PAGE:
Does Sodium Knowledge Affect Dietary Choices and Health Behaviors? Results From a Survey of Los Angeles County Residents
ORIGINAL RESEARCH — Volume 14 — November 22, 2017
George Dewey, MPH1,2; Ranjana N. Wickramasekaran, MPH1; Tony Kuo, MD, MSHS1,2,3; Brenda Robles, MPH1,4 (View author affiliations)
Suggested citation for this article: Dewey G, Wickramasekaran RN, Kuo T, Robles B. Does Sodium Knowledge Affect Dietary Choices and Health Behaviors? Results From a Survey of Los Angeles County Residents. Prev Chronic Dis 2017;14:170117. DOI: http://dx.doi.org/10.5888/pcd14.170117external icon.
In 2010, the Los Angeles County Department of Public Health launched a local sodium-reduction initiative to address the rising prevalence of high blood pressure (hypertension) and related cardiovascular conditions in the population. To inform this effort, we evaluated self-reported knowledge and health behaviors related to sodium intake among Los Angeles County residents.
We administered 3 cross-sectional Internet panel surveys on knowledge about dietary sodium to a sample of Los Angeles County adults, at intervals from December 2014 through August 2016. Multinomial and logistic regression models were constructed to describe associations between sodium knowledge and self-reported health behaviors.
A total of 7,067 panel subjects clicked into the online survey, and 2,862 completed the survey (adjusted response rate = 40.5%). Only 102 respondents (3.6%) were able to accurately report the recommended milligrams of sodium that an average adult should consume daily (1,500 mg to 2300 mg). Knowing about daily sodium intake recommendations was associated with increased odds of using Nutrition Facts labels to make food purchase decisions (adjusted odds ratio [AOR], 3.48; 95% confidence interval [CI], 1.59–7.60) and with decreased odds of taking measures to prevent hypertension (AOR, 0.38; 95% CI, 0.19–0.74).
Los Angeles County residents had a limited knowledge of recommended daily sodium intake. Efforts to increase understanding of these recommendations may encourage wider engagement in healthy behaviors. Health agencies should integrate sodium reduction messages in their diet and nutrition educational efforts.
High blood pressure (hypertension) is the main risk factor for heart disease and stroke, 2 of the leading causes of death among US adults (1). Obesity and diets high in sodium contribute to blood pressure elevation (2). The Dietary Guidelines for Americans 2015–2020 recommends that healthy adults consume no more than 2,300 mg of sodium per day and that at-risk adults (eg, people with hypertension, people aged 51 years or older, black people) consume less than 1,500 mg of sodium per day (3). The high levels of sodium contained in processed foods, which constitute most food purchases in the United States, can make it difficult for adults to meet these recommendations (4).
Los Angeles County (LAC), the most populous county in the United States, has a high prevalence of chronic diseases associated with excess sodium consumption (eg, 29.3% of LAC adult residents have hypertension) (5). Sodium knowledge in the population is also problematic. A previous assessment showed that less than 10% of LAC adults knew recommendations for daily sodium consumption (6). To date, few studies have examined the relationships between sodium knowledge and health behaviors, and even less is known about these relationships in a large urban population. We evaluated self-reported knowledge and health behavior related to sodium intake among LAC residents to inform an initiative to address the rising prevalence of high blood pressure and related cardiovascular conditions in this population.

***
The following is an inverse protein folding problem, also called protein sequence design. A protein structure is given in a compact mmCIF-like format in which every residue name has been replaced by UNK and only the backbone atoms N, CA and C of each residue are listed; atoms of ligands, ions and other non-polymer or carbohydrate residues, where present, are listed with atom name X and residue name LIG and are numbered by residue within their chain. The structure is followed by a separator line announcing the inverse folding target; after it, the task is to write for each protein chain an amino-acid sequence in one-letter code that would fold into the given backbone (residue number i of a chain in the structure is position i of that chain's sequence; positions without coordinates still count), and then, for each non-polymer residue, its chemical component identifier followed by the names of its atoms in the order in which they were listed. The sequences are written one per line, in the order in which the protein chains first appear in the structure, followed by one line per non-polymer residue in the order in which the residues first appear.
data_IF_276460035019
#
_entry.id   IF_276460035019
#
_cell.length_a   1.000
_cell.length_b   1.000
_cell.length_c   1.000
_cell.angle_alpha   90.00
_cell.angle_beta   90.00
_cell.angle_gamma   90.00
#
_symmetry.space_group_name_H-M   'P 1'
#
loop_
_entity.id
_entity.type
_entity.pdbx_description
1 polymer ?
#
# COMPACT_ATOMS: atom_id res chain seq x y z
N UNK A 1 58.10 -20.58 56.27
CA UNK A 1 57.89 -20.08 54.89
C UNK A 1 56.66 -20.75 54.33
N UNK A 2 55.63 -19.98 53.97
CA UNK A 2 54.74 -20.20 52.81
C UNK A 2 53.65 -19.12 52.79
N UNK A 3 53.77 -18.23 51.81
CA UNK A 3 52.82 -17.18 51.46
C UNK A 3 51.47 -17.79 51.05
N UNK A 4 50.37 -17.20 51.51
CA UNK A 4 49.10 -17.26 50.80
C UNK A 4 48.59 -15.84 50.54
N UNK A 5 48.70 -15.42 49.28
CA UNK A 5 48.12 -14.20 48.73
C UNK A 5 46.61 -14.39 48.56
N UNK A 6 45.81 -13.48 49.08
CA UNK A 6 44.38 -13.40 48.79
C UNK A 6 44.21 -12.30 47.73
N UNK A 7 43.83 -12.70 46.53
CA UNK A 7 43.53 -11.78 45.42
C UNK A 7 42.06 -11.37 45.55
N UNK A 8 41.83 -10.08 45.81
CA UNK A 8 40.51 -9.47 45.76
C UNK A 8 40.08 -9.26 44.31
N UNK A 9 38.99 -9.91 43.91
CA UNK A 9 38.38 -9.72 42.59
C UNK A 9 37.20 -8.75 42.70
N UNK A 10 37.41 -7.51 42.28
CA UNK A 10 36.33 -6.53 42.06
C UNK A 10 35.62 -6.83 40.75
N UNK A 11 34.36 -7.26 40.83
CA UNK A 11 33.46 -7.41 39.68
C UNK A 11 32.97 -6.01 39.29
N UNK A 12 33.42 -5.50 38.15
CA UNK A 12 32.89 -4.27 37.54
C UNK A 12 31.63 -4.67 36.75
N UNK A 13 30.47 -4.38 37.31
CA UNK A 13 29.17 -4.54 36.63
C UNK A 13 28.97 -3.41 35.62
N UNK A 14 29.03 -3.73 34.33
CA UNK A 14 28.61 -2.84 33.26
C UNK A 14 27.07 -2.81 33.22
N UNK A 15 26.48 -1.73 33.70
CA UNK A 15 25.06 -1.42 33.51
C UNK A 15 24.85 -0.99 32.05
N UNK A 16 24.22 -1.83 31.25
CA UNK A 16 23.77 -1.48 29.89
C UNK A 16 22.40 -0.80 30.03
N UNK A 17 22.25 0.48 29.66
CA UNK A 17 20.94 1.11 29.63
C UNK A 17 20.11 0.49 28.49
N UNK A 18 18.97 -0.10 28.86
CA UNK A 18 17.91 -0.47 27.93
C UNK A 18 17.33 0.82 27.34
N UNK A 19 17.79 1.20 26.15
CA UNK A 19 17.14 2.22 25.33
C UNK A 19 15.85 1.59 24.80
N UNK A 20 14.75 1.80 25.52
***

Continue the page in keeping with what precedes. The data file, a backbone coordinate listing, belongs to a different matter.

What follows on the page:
Our study built on a previous assessment of sodium knowledge, attitudes, and behaviors among LAC residents (6) that consisted of a series of 3 cross-sectional Internet panel surveys administered by Global Strategies Group, from December 2014 through August 2016, for the LAC Department of Public Health (DPH). Each survey comprised from 55 to 62 questions distributed across 5 categories: food selection and consumption, support for policy changes related to food environments, nutrition knowledge and awareness, health status, and demographics. Wherever possible, the surveys’ questions were derived from validated questionnaires such as the Behavioral Risk Factor Surveillance System (BRFSS) (7) and the National Health and Nutrition Examination Survey (NHANES) (8). Other questions not addressed by NHANES or BRFSS, such as those pertaining to attitudes toward sodium in foods served in the workplace or at restaurants, were developed internally by DPH.
Because data collection from Internet panels is a continuous process, data from the 3 surveys were combined into one data set. Each survey’s questions were pretested with a pilot group of either 50 or 100 participants to determine accuracy and quality of the survey’s programming. No changes were made after piloting each survey before distribution. Surveys of pilot group participants were included in the final tally of completed surveys. To ensure comparability across surveys, only questions that remained consistent over time were used in the analysis.